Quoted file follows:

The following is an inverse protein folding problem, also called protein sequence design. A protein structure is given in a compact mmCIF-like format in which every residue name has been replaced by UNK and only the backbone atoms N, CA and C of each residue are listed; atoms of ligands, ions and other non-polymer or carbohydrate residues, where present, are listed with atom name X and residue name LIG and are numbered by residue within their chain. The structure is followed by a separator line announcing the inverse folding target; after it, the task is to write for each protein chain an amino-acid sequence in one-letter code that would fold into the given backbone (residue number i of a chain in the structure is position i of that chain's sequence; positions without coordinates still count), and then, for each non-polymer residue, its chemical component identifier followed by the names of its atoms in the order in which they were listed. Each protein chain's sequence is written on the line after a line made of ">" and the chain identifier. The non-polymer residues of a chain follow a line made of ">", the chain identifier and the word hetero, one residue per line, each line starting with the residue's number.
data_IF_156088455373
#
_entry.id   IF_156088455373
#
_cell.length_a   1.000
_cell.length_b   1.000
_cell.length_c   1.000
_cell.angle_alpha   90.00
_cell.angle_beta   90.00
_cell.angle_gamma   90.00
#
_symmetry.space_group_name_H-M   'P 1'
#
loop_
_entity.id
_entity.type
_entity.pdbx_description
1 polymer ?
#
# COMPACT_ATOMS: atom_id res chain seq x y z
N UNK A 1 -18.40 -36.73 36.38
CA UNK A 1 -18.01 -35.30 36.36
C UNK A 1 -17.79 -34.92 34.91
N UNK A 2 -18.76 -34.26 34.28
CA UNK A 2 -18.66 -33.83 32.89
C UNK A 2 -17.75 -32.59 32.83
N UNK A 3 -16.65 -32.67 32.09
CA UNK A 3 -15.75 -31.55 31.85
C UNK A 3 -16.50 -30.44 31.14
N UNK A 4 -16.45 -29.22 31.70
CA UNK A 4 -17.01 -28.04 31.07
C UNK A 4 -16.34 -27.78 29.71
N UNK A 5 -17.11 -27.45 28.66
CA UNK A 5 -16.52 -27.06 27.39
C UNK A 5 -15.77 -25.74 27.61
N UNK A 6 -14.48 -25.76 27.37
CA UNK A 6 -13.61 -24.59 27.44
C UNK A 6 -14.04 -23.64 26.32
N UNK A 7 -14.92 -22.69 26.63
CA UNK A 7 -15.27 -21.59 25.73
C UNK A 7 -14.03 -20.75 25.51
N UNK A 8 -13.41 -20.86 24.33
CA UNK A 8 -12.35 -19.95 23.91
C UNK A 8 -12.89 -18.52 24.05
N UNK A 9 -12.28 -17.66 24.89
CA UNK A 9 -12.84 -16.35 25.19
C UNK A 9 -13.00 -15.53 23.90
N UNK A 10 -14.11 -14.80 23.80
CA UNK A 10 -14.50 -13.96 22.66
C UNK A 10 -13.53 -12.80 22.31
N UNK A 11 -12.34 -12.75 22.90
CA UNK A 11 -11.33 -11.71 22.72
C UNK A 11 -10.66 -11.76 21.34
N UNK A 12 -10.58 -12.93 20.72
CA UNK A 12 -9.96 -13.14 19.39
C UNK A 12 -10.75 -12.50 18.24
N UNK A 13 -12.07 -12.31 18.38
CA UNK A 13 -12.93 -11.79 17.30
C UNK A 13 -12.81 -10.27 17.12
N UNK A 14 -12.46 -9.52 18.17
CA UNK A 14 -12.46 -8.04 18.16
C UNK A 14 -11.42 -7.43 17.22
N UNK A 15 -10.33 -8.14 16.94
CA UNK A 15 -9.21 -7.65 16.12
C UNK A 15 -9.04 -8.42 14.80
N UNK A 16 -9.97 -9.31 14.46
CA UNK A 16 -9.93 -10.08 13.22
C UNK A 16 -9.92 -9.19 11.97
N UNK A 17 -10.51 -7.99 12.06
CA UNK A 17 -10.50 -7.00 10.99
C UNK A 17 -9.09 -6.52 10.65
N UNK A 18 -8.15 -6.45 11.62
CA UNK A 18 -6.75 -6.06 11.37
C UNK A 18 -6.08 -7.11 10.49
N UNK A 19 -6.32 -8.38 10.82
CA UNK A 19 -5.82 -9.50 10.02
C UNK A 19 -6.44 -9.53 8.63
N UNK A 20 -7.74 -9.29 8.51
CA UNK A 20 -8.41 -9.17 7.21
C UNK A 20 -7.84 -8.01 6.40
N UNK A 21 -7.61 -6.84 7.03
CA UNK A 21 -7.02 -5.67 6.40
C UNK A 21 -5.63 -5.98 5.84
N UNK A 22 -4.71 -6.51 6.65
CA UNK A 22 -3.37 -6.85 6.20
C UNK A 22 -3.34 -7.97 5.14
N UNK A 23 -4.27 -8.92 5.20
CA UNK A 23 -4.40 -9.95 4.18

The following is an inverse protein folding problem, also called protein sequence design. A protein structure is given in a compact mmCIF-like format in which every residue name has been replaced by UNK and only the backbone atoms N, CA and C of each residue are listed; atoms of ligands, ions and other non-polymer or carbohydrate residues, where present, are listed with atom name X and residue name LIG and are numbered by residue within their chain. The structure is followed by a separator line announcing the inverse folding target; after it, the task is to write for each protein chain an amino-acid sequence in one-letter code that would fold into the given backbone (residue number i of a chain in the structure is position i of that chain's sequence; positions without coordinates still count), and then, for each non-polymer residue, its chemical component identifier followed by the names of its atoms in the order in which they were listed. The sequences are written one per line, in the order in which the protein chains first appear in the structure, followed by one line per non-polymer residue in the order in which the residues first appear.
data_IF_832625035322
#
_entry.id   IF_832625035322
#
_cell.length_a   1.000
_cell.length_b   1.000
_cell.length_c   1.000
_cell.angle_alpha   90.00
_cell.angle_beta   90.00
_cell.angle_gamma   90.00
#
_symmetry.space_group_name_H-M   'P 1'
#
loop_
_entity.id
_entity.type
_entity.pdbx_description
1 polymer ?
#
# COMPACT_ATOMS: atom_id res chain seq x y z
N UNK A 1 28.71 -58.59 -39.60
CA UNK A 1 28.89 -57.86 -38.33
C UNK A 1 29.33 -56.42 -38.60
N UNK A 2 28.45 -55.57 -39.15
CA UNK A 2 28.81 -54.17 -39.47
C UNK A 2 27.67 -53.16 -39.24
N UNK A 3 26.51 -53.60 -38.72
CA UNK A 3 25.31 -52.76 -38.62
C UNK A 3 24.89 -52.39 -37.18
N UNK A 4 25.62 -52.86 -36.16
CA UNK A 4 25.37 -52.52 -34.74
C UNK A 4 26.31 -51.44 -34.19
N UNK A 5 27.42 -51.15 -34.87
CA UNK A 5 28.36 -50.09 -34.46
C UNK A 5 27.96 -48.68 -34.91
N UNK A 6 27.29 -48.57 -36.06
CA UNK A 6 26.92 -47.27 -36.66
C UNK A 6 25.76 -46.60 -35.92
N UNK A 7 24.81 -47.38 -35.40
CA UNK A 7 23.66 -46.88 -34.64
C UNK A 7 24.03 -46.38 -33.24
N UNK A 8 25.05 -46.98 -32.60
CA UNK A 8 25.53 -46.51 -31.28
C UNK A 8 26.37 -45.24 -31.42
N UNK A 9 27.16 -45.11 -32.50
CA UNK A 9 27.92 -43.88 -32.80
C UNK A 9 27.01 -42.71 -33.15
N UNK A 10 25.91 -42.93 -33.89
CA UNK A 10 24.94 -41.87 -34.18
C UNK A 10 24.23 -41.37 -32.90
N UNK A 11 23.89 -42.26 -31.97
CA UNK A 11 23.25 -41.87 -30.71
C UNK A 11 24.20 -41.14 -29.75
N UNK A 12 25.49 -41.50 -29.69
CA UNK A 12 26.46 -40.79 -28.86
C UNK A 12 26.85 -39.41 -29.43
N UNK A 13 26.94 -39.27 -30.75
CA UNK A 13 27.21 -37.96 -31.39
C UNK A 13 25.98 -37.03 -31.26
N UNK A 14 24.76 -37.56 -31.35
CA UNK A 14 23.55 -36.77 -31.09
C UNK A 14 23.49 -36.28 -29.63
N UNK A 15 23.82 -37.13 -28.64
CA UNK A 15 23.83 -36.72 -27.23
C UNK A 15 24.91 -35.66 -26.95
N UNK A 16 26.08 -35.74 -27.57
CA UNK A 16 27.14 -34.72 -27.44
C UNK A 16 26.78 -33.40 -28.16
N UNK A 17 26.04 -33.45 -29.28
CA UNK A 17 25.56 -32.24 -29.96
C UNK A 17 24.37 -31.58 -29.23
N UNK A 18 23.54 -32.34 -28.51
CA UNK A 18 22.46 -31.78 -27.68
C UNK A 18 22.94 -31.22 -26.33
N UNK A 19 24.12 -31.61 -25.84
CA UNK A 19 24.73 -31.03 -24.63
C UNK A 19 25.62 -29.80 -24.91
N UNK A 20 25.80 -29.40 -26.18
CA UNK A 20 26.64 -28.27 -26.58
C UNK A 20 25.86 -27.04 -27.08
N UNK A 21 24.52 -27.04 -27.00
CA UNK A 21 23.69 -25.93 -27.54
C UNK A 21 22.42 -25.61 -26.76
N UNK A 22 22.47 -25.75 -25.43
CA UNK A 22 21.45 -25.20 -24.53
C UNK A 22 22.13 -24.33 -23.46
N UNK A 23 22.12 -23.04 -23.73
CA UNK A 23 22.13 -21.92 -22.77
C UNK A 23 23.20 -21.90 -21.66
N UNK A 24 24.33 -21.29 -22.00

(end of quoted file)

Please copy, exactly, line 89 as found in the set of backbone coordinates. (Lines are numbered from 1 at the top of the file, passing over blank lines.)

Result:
CA UNK A 23 -4.40 -9.95 4.18